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Roche sells Italian formulations plant to CMO Delpharm

Dan Stanton

By Dan Stanton+

06-Sep-2017
Last updated on 06-Sep-2017 at 15:56 GMT2017-09-06T15:56:16Z

Image c/o Google Streetview
Image c/o Google Streetview

Delpharm has been contracted to make solid and liquid forms for Roche after buying the facility in Milan.

Contract manufacturing organisation (CMO) Delpharm has completed the purchase of a Roche solid and liquid forms manufacturing facility in Milan/Segrate, Italy and inked a supply agreement with the Swiss pharma giant.

“The agreement between Roche and Delpharm includes a multi-year manufacturing contract, where it is intended that Delpharm will continue to support solid and liquid forms production for Roche in the future,” Roche spokeswoman Ulrike Engels-Lange told in-Pharmatechnologist.

“Further to this, Delpharm intends to bring business and volumes from its other customers to utilize the site’s capacity and capabilities to its full potential.”

Financials surrounding the sale have not been disclosed but Delpharm will keep on all of the plant’s employees as per agreement with Roche.

The site will also become the twelfth for Delpharm and its second in Italy, following the acquisition of a site in Novara from Takeda last year. In fact the European CMO has a reputation of growing through the acquisition of Big Pharma plants. Since 2012 it has bought a Sanofi plant in Dijon, a Pfizer plant in Lyon and a Bayer plant in Gaillard (all France).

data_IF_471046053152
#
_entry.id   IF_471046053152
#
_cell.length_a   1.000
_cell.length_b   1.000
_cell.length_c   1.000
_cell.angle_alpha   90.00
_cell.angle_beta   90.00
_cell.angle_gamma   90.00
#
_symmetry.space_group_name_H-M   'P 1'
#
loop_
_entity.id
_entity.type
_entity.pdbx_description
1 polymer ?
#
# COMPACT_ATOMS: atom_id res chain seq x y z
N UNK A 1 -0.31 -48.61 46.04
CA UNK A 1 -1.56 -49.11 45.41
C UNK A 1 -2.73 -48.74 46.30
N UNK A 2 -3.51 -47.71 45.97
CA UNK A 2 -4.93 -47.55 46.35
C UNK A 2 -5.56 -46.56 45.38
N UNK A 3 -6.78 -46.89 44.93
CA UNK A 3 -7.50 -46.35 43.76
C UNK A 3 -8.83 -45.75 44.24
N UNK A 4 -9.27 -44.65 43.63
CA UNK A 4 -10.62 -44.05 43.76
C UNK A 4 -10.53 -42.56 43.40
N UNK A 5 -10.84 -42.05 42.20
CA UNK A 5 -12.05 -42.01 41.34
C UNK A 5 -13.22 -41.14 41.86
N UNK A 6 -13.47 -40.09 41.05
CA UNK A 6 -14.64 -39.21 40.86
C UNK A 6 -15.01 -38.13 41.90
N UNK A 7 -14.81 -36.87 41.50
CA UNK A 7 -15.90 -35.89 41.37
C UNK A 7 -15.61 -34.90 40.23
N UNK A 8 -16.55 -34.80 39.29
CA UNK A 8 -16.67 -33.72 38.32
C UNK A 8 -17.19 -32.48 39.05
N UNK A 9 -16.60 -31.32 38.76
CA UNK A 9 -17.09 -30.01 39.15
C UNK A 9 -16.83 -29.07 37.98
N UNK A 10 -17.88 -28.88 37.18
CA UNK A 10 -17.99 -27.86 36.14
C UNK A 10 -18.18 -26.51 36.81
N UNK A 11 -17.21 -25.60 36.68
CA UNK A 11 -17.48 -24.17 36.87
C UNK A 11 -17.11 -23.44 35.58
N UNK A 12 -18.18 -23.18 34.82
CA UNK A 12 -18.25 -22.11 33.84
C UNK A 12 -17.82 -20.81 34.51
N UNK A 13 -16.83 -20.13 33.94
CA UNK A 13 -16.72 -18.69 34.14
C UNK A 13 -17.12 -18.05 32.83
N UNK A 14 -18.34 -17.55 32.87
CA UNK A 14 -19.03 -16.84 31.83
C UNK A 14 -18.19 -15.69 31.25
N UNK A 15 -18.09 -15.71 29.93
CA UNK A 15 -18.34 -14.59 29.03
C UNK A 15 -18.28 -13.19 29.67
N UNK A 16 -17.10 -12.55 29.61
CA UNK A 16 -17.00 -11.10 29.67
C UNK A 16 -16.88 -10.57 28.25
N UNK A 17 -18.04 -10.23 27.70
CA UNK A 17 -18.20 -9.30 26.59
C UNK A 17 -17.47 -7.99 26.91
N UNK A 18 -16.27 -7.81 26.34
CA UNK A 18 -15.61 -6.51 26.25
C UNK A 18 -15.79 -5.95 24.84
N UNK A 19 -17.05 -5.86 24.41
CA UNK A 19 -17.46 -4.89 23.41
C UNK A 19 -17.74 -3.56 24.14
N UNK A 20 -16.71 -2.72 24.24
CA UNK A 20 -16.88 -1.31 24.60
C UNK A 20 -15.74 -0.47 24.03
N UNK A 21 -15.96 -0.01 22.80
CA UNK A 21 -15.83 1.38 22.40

Roche restructure

Roche put the Milan/Segrate site up for sale in November 2015 as part of a plan to reduce its small molecule manufacturing footprint.

“The exit of the site is part of a restructuring of our manufacturing network for small molecules, which is designed to address significant changes in our portfolio,” Engels-Lange told us.

The firm has also sold a solid dose pharmaceutical in Leganés, Spain to Famar, and last year sold an API production plant in Florence, South Carolina to Patheon. A site in Clarecastle, Ireland is also being shuttered.

But it is only Roche’s small molecule footprint which is being reduced, as the firm has been vocal about continuing to expand what it says is “the largest biologics manufacturing capacity across the industry.”

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